Who is occupying whom? Be careful with language and with history.
Imagine that Temple Emanuel in Denver were captured by foreign forces, who tore down the temple. In its stead, other forces built a mosque on the same square block at 1st and Grape St. We wouldn’t call builders of the mosque the rightful owners of the land, would we?
It disturbs us to see parts of the Land of Israel referred to as “occupied” for several reasons, one of which pertains to the Dome of the Rock and the al-Aqsa Mosque in the Old City of Jerusalem. The land on which these two Islamic shrines sit was the land on which the ancient Holy Temple of Jerusalem stood. After the Jewish holy temple was captured by the Romans in 70, it by turns lay desolate, was resettled, or hosted Christian shrines, before the Dome and al-Aqsa were built on it in the seventh and eighth centuries. These structures have remained there ever since. So whose land is it, precisely, that is “occupied?” It is Jewish land.
Lest we be misunderstood, we do not advocate for a moment the destruction of the Dome of the Rock or the al-Aqsa mosque. Our concern is truth in language and truthful history. Jews who were expelled from the Land of Israel by foreign forces, and who centuries later returned to this land, are not “occupiers.” Yes, a pragmatic political problem exists with regard to the peaceable distribution of this land, and to the assignment of political sovereignty over it, but none of that changes the historical rights of the Jewish people to the Land of Israel. It is not “occupied” by Jews.
The idea that in returning to the Land of Israel, Jews “occupied” it — that is, they dispossessed others who were living on it — is a myth. Prior to the Jewish return to the land beginning in 1881, the vast majority of the land was empty. It was neither city nor farm. Look at the beautiful artistic renderings of the land in the 1830s by David Roberts — the great bulk of the land is empty. There was no one living on the vast majority of this land to be dispossessed.
Further proof: Look at the partition map of 1947, when the original “two state solution” was proposed by the United Nations. Jews accepted this solution. The Arab inhabitants (they didn’t call themselves Palestinians) rejected it. See how small a proportion of the land between the river and the sea the Jewish communities rested on. Virtually no one was dispossessed by these Zionist Jews, who did not settle the land — they resettled the land, based on the ancient home of the Jewish people and on the continuous presence of a Jewish community in the land ever since — a period of some 1,870 years.
Because the Arab nations and the Arab inhabitants of the Land of Israel of 1947 rejected the UN two-state solution by launching a war against the Jewish communities, they lost some land (most notably the Negev). Israelis proceeded to resettle the land they won, but Israel did not dispossess any Arab on the West Bank of the Jordan River —Israel did not control it! Jordan did.
Then, in 1967, the pattern repeated itself. Arab nations launched a war “to drive Israel into the sea,” and in so doing lost control of the West Bank. A critical element in the pattern was this salient fact: In 1967, the vast majority of the West Bank was empty, neither city nor farm. As Israel began to resettle that territory, again virtually no Arab inhabitant was dispossessed.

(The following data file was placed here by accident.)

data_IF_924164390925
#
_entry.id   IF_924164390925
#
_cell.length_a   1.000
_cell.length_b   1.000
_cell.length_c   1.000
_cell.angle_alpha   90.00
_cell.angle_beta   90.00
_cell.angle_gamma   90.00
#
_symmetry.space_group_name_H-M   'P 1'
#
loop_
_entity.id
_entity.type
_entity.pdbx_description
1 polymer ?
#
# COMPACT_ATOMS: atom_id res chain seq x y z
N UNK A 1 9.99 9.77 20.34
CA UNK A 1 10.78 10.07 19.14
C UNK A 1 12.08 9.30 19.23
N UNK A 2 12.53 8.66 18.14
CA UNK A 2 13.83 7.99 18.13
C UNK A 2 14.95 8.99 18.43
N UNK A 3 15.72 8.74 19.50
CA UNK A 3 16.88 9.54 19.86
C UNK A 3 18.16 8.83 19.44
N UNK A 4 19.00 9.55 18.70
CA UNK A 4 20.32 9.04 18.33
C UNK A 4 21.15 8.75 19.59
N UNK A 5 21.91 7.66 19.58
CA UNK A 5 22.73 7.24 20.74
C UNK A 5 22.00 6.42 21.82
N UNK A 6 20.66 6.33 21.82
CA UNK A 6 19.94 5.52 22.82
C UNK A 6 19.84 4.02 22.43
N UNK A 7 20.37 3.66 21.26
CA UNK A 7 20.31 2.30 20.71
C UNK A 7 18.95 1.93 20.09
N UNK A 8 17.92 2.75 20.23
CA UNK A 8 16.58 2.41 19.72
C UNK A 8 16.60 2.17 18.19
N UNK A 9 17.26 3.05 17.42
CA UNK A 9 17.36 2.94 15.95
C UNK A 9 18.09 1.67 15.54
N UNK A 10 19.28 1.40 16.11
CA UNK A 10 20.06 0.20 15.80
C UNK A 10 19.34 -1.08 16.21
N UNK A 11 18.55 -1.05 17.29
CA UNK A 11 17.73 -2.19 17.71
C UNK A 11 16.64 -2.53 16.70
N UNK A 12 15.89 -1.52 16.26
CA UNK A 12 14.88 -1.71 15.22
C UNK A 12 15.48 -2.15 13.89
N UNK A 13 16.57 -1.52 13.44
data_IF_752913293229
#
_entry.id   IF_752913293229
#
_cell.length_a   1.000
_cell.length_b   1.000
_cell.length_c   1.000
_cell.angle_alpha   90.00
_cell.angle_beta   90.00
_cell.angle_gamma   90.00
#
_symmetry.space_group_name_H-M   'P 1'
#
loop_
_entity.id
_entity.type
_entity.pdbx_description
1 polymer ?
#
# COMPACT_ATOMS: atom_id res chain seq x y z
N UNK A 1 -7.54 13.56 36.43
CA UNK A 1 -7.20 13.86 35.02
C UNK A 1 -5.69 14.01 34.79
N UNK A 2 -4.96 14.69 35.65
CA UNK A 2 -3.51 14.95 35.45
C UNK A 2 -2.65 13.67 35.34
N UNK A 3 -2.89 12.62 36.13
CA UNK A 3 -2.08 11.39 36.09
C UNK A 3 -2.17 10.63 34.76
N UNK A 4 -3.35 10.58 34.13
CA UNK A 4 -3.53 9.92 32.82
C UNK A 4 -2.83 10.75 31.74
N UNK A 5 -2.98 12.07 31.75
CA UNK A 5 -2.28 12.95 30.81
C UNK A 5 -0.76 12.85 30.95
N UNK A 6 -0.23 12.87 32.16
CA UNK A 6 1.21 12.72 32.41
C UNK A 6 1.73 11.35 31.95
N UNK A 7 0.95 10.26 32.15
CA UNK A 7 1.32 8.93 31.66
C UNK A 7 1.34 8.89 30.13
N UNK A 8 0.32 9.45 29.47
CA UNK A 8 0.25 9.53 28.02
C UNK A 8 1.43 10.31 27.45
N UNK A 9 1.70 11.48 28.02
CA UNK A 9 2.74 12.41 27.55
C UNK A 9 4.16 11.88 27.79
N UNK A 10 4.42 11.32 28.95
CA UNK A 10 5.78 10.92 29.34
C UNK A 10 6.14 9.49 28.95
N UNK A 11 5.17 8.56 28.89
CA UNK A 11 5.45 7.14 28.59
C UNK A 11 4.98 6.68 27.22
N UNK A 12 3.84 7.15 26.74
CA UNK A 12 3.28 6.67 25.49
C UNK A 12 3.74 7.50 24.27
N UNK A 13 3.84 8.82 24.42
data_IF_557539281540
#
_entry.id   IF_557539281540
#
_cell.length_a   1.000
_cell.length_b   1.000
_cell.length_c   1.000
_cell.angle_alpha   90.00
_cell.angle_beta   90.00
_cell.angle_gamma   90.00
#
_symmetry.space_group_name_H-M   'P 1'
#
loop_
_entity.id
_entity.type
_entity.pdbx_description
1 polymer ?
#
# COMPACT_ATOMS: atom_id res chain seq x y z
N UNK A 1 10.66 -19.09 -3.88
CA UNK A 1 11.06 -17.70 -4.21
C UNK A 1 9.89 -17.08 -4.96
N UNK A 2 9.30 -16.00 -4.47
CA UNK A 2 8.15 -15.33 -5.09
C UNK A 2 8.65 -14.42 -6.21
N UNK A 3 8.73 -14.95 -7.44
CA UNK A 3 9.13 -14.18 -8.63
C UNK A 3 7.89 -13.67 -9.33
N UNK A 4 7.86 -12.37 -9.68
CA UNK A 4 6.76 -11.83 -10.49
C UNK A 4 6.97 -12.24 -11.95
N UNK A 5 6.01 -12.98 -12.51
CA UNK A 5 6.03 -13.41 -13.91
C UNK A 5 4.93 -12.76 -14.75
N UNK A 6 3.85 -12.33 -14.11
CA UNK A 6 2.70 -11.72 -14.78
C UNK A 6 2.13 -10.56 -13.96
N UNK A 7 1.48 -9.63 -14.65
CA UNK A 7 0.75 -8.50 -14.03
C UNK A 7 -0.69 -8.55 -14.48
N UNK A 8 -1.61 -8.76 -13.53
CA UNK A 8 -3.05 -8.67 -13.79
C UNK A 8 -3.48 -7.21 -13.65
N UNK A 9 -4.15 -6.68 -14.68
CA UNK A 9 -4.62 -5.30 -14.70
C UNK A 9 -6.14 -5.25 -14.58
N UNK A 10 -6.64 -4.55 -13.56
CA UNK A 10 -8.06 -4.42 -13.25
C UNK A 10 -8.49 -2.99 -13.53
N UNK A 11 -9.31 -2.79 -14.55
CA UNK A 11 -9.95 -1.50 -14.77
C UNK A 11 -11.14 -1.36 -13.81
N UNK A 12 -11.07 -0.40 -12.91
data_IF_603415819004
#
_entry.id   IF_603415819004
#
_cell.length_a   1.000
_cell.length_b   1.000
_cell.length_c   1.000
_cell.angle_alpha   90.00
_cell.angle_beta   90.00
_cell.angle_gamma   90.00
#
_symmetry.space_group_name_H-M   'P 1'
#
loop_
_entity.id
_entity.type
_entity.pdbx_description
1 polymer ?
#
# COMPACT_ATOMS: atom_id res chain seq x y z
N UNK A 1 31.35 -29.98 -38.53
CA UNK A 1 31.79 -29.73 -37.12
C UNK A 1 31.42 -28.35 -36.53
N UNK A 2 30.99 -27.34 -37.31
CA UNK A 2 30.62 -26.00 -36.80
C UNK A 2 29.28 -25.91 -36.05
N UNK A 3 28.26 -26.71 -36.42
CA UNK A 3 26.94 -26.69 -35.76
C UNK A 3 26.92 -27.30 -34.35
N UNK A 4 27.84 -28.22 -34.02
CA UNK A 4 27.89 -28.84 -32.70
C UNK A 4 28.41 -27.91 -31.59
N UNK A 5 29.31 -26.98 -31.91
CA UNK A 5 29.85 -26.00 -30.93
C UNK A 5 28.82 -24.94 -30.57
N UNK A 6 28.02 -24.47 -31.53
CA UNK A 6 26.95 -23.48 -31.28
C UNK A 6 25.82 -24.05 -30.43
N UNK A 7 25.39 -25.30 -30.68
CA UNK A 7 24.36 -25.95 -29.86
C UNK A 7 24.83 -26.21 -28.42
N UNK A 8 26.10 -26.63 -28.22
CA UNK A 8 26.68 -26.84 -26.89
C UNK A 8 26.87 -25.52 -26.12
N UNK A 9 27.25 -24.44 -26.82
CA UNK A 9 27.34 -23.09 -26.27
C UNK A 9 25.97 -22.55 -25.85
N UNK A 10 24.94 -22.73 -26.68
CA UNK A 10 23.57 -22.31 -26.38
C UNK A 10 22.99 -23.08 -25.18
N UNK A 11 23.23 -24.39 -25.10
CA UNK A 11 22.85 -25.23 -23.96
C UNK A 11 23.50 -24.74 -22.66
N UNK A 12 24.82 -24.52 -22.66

But two things did change: One, the Arab inhabitants began to call themselves Palestinians, projecting backward in time a national identity that never existed before. Two, in winning control of the West Bank in the defensive war, Israel took possession of the strategic hills there. Israeli control of these hills made it much more difficult for Jordan, Iraq and other Arab nations to launch attacks against the heart of Israel, as they had done in 1947 and 1967, but have not been able to do since. It was military considerations as much as historical rights to the land that motivated the first two decades of the post-1967 construction of Israeli settlements on land that had always been open to Jewish settlement since 1881; that is, open until the Arab nations denied Jews access to it at the conclusion of Israel’s War of Independence in 1949.
Arab denial of access to Jews included the Old City of Jerusalem and the Western Wall, Judaism’s holiest site. Which means that when Israel won the Six Day War, Israel did not become the occupier of the Old City; rather, Israel expelled the occupiers, that is, the Jordanian rulers of the Old City, 1949-1967.
Is this polemical semantics? What is the difference between Arab control of the Old City, such that we deem it to have been “occupied,” and Israel control of the Old City, such that we deem it not occupied but “liberated”? The difference is not semantics. The difference is this:
Arab victors of 1949 closed the area to Jews, while Israeli victors of 1967 opened the area to Arabs.
Arab victors of 1949 engaged in ethnic cleansing, while Israeli victors of 1967 engaged in ethnic pluralism.
Arab victors stamped out freedom of worship for Jews at the Western Wall and the other synagogues in the Old City, while Israel sustained freedom of worship for Muslims in the al-Aqsa mosque.
That’s the difference. That’s why the Jordanians were occupiers, while the Israelis were liberators. It wasn’t semantics. It was political and religious reality.
Arab control of the Old City, 1948-1967, was consistent with Islamic construction of a shrine and a mosque over the ruins of a Jewish temple. The idea was to eradicate the Jewish presence from the Old City. That is “occupation.” Israeli control of the Old City, which sustains Arab-owned homes there and guarantees Islamic freedom of worship there, is not “occupation.” It’s not a truthful use of the word.
Copyright © 2018 by the Intermountain Jewish News